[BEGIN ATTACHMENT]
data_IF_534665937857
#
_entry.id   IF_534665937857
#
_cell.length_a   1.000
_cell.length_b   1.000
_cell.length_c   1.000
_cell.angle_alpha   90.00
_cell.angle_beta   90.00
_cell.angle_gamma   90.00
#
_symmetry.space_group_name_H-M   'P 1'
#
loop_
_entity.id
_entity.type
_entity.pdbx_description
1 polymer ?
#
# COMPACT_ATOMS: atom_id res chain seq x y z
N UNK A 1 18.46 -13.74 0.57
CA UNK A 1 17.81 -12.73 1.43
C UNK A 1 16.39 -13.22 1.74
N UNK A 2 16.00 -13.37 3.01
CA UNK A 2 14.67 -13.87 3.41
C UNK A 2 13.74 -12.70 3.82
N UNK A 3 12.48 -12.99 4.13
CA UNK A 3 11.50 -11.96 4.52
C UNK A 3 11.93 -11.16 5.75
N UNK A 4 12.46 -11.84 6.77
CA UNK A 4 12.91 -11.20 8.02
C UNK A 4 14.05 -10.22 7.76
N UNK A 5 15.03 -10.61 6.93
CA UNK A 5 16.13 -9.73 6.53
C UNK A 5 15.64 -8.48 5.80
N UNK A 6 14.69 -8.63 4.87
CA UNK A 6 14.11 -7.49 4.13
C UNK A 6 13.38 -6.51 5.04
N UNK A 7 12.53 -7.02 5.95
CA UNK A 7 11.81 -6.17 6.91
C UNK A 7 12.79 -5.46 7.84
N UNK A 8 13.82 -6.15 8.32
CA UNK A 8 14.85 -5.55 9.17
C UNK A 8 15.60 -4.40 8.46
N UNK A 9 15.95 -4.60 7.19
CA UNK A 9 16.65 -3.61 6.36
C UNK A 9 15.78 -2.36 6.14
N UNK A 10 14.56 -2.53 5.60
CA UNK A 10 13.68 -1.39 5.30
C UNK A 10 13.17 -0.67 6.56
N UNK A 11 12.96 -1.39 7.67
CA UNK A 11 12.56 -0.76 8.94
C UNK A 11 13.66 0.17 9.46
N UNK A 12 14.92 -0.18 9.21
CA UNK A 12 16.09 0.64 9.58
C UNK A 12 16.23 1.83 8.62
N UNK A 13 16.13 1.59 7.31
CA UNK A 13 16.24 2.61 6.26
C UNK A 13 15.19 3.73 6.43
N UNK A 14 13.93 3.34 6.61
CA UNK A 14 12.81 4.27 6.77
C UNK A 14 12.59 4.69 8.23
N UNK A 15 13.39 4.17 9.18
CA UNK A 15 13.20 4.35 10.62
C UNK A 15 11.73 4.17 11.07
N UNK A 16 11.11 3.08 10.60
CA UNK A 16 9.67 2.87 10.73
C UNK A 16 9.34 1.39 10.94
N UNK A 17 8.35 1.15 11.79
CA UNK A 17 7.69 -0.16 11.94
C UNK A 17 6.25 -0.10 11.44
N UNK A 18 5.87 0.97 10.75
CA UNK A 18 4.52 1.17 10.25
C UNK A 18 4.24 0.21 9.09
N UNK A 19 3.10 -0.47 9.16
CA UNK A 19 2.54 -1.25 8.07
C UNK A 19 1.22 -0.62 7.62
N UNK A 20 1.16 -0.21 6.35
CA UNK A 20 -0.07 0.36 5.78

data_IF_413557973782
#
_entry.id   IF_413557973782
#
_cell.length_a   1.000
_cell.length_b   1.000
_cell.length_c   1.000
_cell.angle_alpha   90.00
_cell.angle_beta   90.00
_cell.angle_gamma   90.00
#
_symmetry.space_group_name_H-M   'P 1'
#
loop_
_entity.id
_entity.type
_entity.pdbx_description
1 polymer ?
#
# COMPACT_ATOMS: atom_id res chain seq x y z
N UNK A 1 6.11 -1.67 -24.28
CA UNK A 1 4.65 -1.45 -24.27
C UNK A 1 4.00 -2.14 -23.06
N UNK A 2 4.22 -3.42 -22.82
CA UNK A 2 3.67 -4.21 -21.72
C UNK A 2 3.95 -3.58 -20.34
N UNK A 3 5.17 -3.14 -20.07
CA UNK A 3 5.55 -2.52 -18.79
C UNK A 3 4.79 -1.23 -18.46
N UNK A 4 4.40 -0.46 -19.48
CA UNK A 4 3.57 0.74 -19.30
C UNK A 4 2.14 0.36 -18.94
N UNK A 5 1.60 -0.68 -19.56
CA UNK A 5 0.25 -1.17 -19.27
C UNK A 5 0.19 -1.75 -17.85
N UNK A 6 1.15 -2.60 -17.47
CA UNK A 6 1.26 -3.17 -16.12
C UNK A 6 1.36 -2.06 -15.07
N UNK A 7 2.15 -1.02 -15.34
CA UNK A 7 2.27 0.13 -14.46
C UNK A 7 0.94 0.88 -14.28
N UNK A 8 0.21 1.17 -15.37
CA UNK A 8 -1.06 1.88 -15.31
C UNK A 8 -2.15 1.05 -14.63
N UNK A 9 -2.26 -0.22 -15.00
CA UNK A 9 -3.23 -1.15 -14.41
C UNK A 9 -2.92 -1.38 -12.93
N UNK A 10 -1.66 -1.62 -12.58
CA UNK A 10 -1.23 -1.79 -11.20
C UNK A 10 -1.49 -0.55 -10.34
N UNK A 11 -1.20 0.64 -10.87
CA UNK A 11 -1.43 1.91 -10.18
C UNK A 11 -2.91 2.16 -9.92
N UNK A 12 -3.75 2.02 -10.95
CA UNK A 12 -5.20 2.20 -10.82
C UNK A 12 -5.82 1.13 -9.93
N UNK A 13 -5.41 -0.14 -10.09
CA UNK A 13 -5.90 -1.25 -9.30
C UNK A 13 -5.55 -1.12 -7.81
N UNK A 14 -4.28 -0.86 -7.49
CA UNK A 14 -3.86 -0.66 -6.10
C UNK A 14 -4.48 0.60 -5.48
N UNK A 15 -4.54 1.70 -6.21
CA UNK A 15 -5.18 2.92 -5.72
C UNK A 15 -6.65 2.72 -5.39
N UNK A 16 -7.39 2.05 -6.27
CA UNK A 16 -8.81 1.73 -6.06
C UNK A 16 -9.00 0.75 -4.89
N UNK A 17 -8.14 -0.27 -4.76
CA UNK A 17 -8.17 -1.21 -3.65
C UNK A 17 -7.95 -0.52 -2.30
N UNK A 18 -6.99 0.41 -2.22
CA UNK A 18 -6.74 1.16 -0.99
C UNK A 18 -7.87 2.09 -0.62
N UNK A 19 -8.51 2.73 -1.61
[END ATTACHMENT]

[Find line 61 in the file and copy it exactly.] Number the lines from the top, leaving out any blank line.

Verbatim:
CA UNK A 14 12.81 4.27 6.77